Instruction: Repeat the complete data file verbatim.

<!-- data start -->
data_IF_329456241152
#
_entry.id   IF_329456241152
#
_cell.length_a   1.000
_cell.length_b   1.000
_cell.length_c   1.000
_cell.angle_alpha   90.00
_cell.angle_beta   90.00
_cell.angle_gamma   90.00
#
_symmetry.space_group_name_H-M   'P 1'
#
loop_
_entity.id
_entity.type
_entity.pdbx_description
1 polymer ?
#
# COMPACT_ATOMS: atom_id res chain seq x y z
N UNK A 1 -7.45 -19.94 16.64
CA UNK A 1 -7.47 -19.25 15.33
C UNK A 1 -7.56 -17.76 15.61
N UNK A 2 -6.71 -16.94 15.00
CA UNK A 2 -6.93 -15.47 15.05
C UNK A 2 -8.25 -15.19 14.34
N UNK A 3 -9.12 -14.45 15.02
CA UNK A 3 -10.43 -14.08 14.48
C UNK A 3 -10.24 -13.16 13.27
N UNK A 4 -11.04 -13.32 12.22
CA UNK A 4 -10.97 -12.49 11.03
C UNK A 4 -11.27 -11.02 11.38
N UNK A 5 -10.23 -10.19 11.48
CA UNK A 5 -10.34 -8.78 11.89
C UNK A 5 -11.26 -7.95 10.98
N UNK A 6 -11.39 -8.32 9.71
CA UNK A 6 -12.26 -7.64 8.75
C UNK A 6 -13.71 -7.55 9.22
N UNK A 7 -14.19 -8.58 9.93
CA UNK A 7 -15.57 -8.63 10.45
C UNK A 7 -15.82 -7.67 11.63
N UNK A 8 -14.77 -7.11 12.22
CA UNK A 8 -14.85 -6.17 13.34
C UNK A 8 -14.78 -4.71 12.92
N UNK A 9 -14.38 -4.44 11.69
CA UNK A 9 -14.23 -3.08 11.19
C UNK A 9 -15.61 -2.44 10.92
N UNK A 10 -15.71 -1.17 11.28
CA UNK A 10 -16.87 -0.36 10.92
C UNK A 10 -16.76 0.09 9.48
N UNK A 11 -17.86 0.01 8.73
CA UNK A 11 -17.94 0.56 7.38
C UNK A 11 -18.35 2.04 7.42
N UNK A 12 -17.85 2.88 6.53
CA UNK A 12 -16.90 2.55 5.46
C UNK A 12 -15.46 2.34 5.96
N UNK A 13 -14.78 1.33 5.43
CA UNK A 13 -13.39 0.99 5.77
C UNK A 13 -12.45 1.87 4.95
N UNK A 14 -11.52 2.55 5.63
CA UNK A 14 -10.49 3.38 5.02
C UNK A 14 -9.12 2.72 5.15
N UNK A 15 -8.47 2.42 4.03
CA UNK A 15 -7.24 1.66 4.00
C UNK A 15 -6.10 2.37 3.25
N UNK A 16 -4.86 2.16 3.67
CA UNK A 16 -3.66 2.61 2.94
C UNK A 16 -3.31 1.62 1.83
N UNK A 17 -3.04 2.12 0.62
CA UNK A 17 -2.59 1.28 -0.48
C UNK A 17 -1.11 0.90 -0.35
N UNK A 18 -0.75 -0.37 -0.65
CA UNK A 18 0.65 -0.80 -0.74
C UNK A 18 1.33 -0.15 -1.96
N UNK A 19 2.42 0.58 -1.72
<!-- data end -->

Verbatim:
data_IF_329456241152
#
_entry.id   IF_329456241152
#
_cell.length_a   1.000
_cell.length_b   1.000
_cell.length_c   1.000
_cell.angle_alpha   90.00
_cell.angle_beta   90.00
_cell.angle_gamma   90.00
#
_symmetry.space_group_name_H-M   'P 1'
#
loop_
_entity.id
_entity.type
_entity.pdbx_description
1 polymer ?
#
# COMPACT_ATOMS: atom_id res chain seq x y z
N UNK A 1 -7.45 -19.94 16.64
CA UNK A 1 -7.47 -19.25 15.33
C UNK A 1 -7.56 -17.76 15.61
N UNK A 2 -6.71 -16.94 15.00
CA UNK A 2 -6.93 -15.47 15.05
C UNK A 2 -8.25 -15.19 14.34
N UNK A 3 -9.12 -14.45 15.02
CA UNK A 3 -10.43 -14.08 14.48
C UNK A 3 -10.24 -13.16 13.27
N UNK A 4 -11.04 -13.32 12.22
CA UNK A 4 -10.97 -12.49 11.03
C UNK A 4 -11.27 -11.02 11.38
N UNK A 5 -10.23 -10.19 11.48
CA UNK A 5 -10.34 -8.78 11.89
C UNK A 5 -11.26 -7.95 10.98
N UNK A 6 -11.39 -8.32 9.71
CA UNK A 6 -12.26 -7.64 8.75
C UNK A 6 -13.71 -7.55 9.22
N UNK A 7 -14.19 -8.58 9.93
CA UNK A 7 -15.57 -8.63 10.45
C UNK A 7 -15.82 -7.67 11.63
N UNK A 8 -14.77 -7.11 12.22
CA UNK A 8 -14.85 -6.17 13.34
C UNK A 8 -14.78 -4.71 12.92
N UNK A 9 -14.38 -4.44 11.69
CA UNK A 9 -14.23 -3.08 11.19
C UNK A 9 -15.61 -2.44 10.92
N UNK A 10 -15.71 -1.17 11.28
CA UNK A 10 -16.87 -0.36 10.92
C UNK A 10 -16.76 0.09 9.48
N UNK A 11 -17.86 0.01 8.73
CA UNK A 11 -17.94 0.56 7.38
C UNK A 11 -18.35 2.04 7.42
N UNK A 12 -17.85 2.88 6.53
CA UNK A 12 -16.90 2.55 5.46
C UNK A 12 -15.46 2.34 5.96
N UNK A 13 -14.78 1.33 5.43
CA UNK A 13 -13.39 0.99 5.77
C UNK A 13 -12.45 1.87 4.95
N UNK A 14 -11.52 2.55 5.63
CA UNK A 14 -10.49 3.38 5.02
C UNK A 14 -9.12 2.72 5.15
N UNK A 15 -8.47 2.42 4.03
CA UNK A 15 -7.24 1.66 4.00
C UNK A 15 -6.10 2.37 3.25
N UNK A 16 -4.86 2.16 3.67
CA UNK A 16 -3.66 2.61 2.94
C UNK A 16 -3.31 1.62 1.83
N UNK A 17 -3.04 2.12 0.62
CA UNK A 17 -2.59 1.28 -0.48
C UNK A 17 -1.11 0.90 -0.35
N UNK A 18 -0.75 -0.37 -0.65
CA UNK A 18 0.65 -0.80 -0.74
C UNK A 18 1.33 -0.15 -1.96
N UNK A 19 2.42 0.58 -1.72